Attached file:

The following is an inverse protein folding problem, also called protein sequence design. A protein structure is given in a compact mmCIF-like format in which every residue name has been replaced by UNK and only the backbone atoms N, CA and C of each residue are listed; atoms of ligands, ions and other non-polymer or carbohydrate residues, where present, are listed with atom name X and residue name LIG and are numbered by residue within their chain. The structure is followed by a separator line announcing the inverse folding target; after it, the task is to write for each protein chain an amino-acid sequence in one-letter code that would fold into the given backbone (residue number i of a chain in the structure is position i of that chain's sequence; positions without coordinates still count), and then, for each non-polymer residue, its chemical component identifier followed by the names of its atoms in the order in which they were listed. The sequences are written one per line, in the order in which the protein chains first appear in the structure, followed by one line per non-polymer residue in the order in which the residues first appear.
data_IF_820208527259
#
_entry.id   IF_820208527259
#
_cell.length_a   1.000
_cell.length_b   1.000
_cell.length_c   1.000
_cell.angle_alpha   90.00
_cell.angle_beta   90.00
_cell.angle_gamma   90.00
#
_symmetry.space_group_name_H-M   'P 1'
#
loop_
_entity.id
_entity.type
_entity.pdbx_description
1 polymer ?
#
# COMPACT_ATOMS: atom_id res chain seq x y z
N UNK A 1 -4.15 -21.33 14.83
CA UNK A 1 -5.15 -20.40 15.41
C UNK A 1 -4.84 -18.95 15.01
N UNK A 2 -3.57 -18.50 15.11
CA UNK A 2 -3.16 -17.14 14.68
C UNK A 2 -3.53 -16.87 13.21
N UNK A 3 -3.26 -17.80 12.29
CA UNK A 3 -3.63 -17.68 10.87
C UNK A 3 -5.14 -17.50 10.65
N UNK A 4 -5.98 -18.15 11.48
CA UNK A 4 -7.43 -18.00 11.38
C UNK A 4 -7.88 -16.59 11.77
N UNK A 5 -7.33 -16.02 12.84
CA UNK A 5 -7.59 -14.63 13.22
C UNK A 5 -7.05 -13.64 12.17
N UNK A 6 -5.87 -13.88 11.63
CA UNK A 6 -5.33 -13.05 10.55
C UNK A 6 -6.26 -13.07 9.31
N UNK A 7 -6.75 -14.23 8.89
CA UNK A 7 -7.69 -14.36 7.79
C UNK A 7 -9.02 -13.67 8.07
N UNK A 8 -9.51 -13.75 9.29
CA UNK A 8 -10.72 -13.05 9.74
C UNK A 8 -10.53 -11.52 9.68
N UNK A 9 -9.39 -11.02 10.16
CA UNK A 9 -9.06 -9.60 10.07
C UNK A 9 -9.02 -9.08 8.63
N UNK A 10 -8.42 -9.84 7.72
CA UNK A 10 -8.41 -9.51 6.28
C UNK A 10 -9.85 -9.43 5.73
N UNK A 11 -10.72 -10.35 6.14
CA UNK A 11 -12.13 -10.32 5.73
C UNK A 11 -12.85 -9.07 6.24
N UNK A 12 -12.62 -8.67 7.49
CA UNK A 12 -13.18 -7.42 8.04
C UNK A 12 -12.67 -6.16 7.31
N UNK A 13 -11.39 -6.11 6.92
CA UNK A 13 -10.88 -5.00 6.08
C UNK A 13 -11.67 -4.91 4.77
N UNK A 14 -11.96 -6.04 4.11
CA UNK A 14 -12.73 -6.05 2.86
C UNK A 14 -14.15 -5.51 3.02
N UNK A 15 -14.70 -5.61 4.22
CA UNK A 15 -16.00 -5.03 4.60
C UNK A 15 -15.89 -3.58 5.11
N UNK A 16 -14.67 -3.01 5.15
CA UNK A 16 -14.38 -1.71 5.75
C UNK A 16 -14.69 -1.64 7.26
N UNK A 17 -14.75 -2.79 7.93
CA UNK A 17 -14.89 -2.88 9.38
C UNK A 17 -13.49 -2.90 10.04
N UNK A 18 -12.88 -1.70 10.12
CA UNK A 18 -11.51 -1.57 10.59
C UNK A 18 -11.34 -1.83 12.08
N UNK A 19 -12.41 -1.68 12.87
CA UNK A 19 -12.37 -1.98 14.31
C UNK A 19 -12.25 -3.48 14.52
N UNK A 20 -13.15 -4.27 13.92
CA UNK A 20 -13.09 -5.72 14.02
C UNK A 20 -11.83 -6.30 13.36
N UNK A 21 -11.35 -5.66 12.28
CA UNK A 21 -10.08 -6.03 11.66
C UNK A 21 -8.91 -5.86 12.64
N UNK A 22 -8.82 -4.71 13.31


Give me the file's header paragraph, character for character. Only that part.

The following is an inverse protein folding problem, also called protein sequence design. A protein structure is given in a compact mmCIF-like format in which every residue name has been replaced by UNK and only the backbone atoms N, CA and C of each residue are listed; atoms of ligands, ions and other non-polymer or carbohydrate residues, where present, are listed with atom name X and residue name LIG and are numbered by residue within their chain. The structure is followed by a separator line announcing the inverse folding target; after it, the task is to write for each protein chain an amino-acid sequence in one-letter code that would fold into the given backbone (residue number i of a chain in the structure is position i of that chain's sequence; positions without coordinates still count), and then, for each non-polymer residue, its chemical component identifier followed by the names of its atoms in the order in which they were listed. The sequences are written one per line, in the order in which the protein chains first appear in the structure, followed by one line per non-polymer residue in the order in which the residues first appear.